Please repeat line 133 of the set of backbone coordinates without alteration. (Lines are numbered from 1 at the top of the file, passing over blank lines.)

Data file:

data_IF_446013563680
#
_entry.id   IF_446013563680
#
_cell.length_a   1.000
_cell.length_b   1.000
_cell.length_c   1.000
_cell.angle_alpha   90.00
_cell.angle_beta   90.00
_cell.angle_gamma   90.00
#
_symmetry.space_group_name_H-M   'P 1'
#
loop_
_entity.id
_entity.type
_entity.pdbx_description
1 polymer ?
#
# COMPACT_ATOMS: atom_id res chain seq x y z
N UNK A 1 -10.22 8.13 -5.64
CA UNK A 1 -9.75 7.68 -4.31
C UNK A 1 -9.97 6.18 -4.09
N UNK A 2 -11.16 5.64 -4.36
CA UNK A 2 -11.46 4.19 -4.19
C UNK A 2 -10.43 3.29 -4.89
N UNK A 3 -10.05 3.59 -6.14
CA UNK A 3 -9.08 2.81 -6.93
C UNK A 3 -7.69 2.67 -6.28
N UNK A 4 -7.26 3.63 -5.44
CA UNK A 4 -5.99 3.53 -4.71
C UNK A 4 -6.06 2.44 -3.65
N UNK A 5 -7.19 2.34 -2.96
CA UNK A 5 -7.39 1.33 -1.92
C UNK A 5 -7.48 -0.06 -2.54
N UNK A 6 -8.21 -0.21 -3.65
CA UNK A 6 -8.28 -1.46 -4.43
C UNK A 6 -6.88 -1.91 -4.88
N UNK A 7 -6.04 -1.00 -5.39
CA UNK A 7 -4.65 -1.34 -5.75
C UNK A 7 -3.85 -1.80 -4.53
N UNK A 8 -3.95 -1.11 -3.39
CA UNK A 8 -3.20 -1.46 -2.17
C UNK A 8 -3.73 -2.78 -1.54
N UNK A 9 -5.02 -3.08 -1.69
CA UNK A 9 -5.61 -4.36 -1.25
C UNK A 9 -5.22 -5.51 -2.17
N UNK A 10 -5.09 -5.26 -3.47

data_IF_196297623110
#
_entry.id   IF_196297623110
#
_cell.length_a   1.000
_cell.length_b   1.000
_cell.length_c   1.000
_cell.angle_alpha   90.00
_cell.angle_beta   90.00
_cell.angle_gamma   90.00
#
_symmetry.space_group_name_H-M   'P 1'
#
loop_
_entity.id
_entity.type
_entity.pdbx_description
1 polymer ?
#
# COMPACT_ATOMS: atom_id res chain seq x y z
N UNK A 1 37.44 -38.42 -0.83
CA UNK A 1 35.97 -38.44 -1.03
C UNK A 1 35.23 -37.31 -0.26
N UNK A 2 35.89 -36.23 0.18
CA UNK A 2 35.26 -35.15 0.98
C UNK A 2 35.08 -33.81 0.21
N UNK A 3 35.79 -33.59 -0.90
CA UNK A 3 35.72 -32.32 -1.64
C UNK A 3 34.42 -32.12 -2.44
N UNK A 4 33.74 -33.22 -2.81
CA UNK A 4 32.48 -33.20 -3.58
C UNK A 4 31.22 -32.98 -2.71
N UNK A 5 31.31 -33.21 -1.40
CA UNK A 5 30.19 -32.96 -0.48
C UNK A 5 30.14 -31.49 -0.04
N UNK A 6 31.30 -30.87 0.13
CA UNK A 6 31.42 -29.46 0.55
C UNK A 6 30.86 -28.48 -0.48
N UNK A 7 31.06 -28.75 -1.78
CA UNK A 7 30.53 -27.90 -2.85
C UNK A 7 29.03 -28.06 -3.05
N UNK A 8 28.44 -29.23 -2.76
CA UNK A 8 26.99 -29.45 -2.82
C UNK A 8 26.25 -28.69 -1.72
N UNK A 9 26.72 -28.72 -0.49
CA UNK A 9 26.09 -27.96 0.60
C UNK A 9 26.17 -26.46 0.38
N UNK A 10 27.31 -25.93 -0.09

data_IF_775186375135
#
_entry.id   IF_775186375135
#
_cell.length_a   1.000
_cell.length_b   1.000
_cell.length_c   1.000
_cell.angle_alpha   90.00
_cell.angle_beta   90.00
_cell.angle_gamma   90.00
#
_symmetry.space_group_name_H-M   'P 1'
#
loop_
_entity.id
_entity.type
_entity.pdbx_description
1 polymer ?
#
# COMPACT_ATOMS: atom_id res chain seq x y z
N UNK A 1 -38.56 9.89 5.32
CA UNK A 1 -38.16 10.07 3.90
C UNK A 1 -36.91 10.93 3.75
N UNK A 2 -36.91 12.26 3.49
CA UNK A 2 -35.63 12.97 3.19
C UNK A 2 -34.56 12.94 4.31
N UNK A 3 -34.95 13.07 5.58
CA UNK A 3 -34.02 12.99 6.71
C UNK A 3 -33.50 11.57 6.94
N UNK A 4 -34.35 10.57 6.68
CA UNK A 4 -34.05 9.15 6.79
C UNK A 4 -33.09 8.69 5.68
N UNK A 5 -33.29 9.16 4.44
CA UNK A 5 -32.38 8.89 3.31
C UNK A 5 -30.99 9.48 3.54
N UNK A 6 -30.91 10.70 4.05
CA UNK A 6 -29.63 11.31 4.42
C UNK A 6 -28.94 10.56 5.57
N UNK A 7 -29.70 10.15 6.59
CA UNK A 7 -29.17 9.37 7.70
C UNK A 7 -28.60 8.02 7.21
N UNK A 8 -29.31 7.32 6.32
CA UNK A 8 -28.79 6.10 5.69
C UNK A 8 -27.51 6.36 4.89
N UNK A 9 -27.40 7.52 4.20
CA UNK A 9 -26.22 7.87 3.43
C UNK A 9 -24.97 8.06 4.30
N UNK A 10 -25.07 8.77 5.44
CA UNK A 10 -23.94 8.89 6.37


CA UNK A 6 -29.63 11.31 4.42